Spill Simmer Falter Wither - Sara Baume

Genre: Fiction/Irish Culture
Synopsis: "You find me on a Tuesday, on my Tuesday trip to town. You're sellotaped to the inside pane of the jumble shop window. A photograph of your mangled face and underneath an appeal for a COMPASSIONATE AND TOLERANT OWNER. A PERSON WITHOUT OTHER PETS & WITHOUT CHILDREN UNDER FOUR."  Part Kjersti Skomsvold, part Patrick McCabe, Spill Simmer Falter Wither is a wholly different kind of love story, a conversation almost entirely told from one side, that spans the four seasons echoed in the novel's title.


Review: I had heard a lot about this novel winning/being nominated for several awards, and was really excited to read it. It took me quite a while to pick it up, and so long to read it (despite its relatively short length) that it became one of my first finished reads of 2016 rather than one of the last of 2015.

It's not the kind of book you can rush a reading of; the prose is the entire point, as far as I can tell. It is truly beautiful; Baume writes masterfully and evokes an vivid sense of place and atmosphere with her words.  That said, I expected a story that would make me well up with emotion - there are many 'man and his dog' stories out there, and I think this is the first time one has failed to make me cry. The dog is so peripheral I almost felt like he didn't exist at all, and while the narrator, Ray, perhaps benefitted from the dog's presence, the dog seems little or not at all attached to Ray. Unfortuately, I felt the novel lacked heart. There is only the vaguest hint of a plot; any potential for a sturdy story giving way to reflective, retrospective monologues which, while interesting, are slow moving and largely uninvolving for the reader. By the end, I was indifferent to the only two active characters in the novel.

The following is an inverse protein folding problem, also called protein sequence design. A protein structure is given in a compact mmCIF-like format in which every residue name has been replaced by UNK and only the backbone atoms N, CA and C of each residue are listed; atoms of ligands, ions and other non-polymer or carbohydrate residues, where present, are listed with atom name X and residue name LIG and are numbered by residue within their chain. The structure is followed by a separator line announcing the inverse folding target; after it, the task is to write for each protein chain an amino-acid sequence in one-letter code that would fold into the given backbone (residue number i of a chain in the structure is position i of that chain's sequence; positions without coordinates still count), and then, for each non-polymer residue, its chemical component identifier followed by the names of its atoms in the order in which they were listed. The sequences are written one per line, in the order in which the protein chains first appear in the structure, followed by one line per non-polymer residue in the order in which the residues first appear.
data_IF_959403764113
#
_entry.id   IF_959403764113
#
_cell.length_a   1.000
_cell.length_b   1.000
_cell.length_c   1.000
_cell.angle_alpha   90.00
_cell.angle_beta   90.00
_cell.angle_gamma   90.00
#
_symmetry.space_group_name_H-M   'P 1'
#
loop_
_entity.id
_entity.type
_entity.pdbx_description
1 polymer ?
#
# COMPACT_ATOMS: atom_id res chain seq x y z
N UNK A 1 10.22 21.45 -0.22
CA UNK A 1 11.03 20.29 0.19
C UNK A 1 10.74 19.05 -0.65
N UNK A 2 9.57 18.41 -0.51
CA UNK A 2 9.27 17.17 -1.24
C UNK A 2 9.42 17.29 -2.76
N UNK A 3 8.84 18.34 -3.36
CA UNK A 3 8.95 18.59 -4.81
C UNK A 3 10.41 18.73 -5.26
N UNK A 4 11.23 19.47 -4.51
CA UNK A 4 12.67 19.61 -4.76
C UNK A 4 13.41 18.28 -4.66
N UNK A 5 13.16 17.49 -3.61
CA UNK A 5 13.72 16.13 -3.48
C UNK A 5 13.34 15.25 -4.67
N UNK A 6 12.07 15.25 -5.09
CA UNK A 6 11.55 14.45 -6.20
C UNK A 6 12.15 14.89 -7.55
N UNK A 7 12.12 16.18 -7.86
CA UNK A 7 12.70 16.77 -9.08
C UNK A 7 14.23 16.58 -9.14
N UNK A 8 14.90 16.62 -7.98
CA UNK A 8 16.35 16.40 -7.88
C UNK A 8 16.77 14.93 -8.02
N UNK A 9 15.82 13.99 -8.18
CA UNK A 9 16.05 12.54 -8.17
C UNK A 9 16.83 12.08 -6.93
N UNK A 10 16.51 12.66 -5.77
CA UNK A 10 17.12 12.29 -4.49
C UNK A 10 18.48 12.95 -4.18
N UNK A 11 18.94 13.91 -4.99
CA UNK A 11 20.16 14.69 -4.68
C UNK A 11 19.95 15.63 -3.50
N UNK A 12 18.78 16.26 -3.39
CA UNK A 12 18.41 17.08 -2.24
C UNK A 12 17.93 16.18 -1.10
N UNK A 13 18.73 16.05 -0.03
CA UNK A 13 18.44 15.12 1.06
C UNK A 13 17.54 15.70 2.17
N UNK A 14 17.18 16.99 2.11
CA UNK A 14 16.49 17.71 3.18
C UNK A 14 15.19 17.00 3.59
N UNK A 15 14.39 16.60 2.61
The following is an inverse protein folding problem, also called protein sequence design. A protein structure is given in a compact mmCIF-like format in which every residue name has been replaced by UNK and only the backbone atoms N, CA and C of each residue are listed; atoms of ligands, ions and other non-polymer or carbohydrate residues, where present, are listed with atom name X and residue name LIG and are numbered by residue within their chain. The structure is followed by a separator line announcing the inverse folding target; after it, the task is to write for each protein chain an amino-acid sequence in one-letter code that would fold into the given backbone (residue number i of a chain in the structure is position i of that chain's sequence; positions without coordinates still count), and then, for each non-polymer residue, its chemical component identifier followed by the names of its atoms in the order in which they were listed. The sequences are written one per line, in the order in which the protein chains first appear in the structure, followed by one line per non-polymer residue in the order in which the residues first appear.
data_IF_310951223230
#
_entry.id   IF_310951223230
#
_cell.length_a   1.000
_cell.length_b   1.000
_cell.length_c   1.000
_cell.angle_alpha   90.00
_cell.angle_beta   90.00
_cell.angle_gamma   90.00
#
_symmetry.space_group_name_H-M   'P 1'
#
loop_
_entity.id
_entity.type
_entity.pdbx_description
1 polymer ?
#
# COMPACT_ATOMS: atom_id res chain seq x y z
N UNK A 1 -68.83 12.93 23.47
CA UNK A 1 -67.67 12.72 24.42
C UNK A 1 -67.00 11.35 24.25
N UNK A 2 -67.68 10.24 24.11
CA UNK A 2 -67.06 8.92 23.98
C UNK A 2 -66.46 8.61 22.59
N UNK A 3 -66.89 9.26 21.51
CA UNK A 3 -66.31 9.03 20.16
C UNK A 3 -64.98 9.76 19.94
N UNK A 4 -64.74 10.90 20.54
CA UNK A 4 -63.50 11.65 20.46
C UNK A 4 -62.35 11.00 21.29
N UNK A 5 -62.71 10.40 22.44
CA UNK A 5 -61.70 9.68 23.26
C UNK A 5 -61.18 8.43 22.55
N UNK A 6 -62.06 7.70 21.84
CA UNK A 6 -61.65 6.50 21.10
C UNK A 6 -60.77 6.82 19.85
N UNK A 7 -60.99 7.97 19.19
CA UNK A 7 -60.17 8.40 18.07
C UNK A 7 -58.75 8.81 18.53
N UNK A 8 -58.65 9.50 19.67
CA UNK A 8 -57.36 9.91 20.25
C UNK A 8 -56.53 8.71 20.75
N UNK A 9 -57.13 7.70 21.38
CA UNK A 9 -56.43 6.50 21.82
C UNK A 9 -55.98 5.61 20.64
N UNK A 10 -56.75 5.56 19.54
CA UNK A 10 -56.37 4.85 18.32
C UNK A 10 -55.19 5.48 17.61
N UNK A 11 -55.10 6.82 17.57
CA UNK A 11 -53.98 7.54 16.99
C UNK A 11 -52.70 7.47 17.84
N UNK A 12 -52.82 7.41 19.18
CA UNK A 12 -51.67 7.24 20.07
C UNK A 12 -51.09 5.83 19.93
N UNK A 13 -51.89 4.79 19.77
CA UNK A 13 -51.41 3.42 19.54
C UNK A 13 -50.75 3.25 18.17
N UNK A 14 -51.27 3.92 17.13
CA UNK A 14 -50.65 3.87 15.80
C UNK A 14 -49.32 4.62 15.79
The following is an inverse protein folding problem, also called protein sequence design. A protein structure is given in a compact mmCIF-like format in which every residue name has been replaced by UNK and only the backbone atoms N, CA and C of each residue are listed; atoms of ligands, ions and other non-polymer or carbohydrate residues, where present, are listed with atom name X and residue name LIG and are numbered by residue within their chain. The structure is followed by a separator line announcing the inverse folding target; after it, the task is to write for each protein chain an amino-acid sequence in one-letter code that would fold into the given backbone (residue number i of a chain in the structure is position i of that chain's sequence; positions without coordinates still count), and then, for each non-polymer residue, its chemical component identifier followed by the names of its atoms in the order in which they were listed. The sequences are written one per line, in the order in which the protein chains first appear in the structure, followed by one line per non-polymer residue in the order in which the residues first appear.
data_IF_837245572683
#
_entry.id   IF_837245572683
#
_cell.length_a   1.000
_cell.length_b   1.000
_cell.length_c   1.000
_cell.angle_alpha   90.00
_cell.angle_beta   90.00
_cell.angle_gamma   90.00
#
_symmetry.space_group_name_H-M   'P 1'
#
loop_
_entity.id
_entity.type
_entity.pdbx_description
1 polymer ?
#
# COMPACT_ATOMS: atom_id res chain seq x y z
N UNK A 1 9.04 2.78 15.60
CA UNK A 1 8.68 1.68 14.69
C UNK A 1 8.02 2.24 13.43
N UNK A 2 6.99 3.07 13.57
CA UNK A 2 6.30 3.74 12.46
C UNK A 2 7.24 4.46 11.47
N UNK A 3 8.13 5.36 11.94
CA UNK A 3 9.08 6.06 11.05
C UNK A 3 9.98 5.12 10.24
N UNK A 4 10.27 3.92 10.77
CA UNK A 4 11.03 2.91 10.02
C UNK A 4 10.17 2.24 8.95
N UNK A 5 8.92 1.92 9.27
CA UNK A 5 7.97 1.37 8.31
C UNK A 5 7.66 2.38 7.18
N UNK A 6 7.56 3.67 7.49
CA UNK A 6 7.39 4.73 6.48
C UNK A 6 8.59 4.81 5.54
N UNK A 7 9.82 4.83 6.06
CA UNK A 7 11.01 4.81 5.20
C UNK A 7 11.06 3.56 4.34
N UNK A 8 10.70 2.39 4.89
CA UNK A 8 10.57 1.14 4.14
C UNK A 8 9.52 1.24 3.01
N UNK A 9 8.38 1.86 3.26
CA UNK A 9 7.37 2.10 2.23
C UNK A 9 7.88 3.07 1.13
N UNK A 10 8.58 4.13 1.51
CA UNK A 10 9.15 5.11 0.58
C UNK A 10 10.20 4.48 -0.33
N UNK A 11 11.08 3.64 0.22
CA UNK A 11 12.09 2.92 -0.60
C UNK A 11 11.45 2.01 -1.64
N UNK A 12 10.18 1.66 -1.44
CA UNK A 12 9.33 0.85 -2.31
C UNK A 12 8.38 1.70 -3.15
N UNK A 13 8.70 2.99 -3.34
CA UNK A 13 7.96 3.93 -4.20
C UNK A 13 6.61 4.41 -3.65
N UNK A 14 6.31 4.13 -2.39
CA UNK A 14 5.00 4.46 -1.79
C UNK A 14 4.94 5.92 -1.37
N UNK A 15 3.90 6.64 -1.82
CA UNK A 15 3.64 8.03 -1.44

Additionally, I didn't understand the ending at all. That might be a failing on my part, but the combination of an unexpected twist in such a meandering novel and such an uneventful final ending - none of it worked for me. I found myself distracted from the beautiful prose by my confusion and ultimately came away feeling disinterested and disconnected from the rest of the book.

Worth reading for the pretty writing, but that's about it.

Rating: 3/5

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